Some companies are “looking for a ‘get out of jail free card,’ ” Stone remarks, instead of embracing compliance. They need to accept that there is no escape from a law that’s not going away, certainly not during an election year. Beyond that, Myers says, a client deserves to know beyond a shadow of a doubt that a product is safe. “It’s stuff people should be doing anyhow,” Myers says. “I think people should be doing more of this.”
The Consumer Product Safety Improvement Act (CPSIA) has had a clear impact on distributors and decorators when it comes to apparel imprints.
Under the rules, rhinestones and crystals are now basically off-limits for children’s products because their lead content is too high to meet federal standards. Some distributors and decorators are using plastic replicas to do the job in their place. Environmental and consumer-products lawyer Jennifer Taggart says she had one client who lost $30,000 worth of inventory when the new rules went into effect, essentially nixing the sale of hats with rhinestones to the young girls for whom they were designed.
Embroidery falls under the category of textiles, says D. Fenton of the Quality Certification Alliance. Different threads are treated in different ways. Natural fibers such as cotton, silk, wool, hemp, flax and linen need not be tested. “Depending on the fiber content, embroidery should be exempt,” he says.
Inks must be certified as lead-free and should not contain phthalates, Fenton says. Inks in the CMYK ink scale – cyan, magenta, yellow and key, or black – have been shown to be lead-free, Taggart says. Other color prints are not, and typically require third-party testing before they’re used in screen printing. Plastisol content must be no higher than the limit for lead in paints and coatings (plastisol is found in some screen-printing inks, though not water-based inks).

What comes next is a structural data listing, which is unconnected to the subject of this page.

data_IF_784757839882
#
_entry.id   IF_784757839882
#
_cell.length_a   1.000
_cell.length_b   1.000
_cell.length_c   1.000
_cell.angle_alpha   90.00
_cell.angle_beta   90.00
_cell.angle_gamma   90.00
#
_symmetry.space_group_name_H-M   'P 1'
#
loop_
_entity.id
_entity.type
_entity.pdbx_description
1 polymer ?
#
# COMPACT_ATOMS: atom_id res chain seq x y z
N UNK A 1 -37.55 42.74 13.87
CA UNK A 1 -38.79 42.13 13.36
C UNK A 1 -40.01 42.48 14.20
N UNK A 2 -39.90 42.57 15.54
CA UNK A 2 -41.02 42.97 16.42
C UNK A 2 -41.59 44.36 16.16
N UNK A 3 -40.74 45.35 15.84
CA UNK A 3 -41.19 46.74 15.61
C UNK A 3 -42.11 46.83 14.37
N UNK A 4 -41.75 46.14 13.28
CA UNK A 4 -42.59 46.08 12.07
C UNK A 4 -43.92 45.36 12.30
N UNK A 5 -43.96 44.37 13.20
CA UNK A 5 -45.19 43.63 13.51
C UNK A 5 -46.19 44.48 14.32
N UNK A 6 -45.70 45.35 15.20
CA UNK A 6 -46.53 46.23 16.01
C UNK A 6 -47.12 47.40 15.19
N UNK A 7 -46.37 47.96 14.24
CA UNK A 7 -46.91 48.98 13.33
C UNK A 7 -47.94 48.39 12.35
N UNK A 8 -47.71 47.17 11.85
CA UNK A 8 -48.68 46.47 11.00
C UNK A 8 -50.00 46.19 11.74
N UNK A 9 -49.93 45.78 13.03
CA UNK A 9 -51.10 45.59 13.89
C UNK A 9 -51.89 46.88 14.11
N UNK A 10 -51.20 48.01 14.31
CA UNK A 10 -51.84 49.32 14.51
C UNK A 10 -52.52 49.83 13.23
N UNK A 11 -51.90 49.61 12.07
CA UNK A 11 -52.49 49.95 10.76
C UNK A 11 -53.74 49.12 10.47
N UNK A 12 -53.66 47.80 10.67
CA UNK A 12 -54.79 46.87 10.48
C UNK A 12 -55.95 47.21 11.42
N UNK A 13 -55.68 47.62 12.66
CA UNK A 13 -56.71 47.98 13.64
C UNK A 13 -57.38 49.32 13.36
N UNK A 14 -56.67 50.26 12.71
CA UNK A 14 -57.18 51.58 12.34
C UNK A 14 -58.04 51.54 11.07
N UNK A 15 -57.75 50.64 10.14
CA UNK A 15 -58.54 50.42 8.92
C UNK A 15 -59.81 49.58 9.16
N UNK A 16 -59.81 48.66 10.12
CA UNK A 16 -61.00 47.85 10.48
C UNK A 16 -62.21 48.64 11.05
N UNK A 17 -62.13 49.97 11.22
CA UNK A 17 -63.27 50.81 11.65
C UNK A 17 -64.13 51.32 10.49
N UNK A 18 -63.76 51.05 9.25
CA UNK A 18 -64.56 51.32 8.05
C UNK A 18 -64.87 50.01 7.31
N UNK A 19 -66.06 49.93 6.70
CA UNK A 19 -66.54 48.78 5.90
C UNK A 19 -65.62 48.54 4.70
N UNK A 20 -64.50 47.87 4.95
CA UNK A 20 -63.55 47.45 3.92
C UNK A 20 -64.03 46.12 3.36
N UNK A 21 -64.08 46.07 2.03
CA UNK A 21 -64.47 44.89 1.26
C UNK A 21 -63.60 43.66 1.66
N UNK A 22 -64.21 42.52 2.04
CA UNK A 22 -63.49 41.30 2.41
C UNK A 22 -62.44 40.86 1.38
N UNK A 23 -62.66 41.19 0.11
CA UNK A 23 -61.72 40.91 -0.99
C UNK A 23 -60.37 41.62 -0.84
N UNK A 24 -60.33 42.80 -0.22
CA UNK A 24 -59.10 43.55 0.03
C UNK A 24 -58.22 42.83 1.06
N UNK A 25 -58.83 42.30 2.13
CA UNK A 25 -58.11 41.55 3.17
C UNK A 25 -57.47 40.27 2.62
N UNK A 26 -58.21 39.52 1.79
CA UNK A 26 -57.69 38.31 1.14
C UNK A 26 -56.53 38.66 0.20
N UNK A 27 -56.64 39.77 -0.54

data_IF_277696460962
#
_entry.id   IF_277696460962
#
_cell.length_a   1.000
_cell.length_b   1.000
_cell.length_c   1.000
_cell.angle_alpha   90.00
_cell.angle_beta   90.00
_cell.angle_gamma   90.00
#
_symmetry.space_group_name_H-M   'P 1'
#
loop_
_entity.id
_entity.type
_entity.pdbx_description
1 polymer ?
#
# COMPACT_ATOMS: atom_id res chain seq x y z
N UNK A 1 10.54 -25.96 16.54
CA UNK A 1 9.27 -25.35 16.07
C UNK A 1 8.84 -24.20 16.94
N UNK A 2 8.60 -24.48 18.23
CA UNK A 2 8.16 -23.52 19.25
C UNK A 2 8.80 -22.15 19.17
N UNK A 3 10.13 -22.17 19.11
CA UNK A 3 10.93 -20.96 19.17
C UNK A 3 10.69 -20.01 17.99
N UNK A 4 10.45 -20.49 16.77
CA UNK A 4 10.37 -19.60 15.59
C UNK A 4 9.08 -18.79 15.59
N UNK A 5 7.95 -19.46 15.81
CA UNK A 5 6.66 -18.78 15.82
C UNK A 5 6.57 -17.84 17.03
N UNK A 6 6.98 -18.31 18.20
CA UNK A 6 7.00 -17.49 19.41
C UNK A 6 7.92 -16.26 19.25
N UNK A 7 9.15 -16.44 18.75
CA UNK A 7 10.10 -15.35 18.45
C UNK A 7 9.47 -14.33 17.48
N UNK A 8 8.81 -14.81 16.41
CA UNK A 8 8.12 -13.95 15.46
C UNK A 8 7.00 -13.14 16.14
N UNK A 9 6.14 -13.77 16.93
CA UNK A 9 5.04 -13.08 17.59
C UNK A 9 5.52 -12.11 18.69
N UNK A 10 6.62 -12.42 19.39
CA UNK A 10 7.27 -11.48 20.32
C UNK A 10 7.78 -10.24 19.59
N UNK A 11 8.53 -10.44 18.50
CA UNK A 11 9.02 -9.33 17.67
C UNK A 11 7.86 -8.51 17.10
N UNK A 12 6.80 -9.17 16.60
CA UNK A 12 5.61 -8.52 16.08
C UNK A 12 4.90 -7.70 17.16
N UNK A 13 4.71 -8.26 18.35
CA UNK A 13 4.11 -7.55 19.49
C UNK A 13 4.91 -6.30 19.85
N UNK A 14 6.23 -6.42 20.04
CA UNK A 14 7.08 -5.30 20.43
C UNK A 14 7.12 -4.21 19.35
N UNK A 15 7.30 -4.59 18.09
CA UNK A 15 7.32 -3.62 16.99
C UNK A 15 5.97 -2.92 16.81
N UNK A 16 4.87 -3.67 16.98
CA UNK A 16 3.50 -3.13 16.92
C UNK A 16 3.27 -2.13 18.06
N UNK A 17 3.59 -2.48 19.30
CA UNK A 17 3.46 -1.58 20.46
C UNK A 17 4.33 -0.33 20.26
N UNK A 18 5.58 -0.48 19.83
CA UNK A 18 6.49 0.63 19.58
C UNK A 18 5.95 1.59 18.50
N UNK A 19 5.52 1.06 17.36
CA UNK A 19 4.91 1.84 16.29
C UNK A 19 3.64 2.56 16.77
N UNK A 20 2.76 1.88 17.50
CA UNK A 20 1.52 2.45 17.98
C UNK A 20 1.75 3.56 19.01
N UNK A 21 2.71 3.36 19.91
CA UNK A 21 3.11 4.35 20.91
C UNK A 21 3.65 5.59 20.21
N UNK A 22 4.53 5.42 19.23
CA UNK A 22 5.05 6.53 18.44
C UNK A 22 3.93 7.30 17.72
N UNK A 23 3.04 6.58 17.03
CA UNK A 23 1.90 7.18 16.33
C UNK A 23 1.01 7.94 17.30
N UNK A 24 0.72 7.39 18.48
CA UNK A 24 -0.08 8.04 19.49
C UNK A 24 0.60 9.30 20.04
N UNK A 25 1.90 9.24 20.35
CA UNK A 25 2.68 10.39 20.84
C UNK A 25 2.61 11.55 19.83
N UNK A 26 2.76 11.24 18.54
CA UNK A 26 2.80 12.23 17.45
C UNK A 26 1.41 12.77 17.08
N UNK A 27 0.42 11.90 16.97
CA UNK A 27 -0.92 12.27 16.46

The CPSIA: A Primer
Manufacturers, suppliers and distributors based in the U.S. are responsible for compliance with the Consumer Product Safety Improvement Act (CPSIA). Here are some of the basics you need to know.
Penalties: The law carries penalties from $5,000 to $100,000 per violation, such a failure to report possible product hazards to the Consumer Product Safety Commission (CPSC) in a timely fashion. Criminal penalties are increased to up to five years. Also, the CPSC must approve any solution to a recall.
Testing: Affected manufacturers must provide a “General Conformity Certificate” stating that the product complies with federal safety rules. It must list the date and location of manufacturing and testing, contact information for obtaining records to back this up, and each relevant rule and standard.
Lead: Children’s products can’t have more than 300 parts per million of lead. The general limit was scheduled to drop to 100 ppm on August 14, 2011, but the CPSC could decide that limit isn’t feasible. The lead content limit for paints and coatings is 90 ppm.
Third-party testing: Beginning February 10, 2011, manufacturers must test all children’s products at an accredited independent testing lab and issue a certificate based on the testing that indicates the product meets all CPSC standards. A list of accredited testers can be viewed online at http://www.cpsc.gov/cgi-bin/labsearch. (Many companies are already testing.) This tenet had been stayed until the CPSC resolved the definition of a children’s product and requirements for testers, both of which were determined in August. The CPSC held a comment period in September for the third-party requirements, and the standards won’t be finalized until after the comment period has concluded.
For more information, visit http://www.cpsc.gov/about/cpsia/cpsia.html.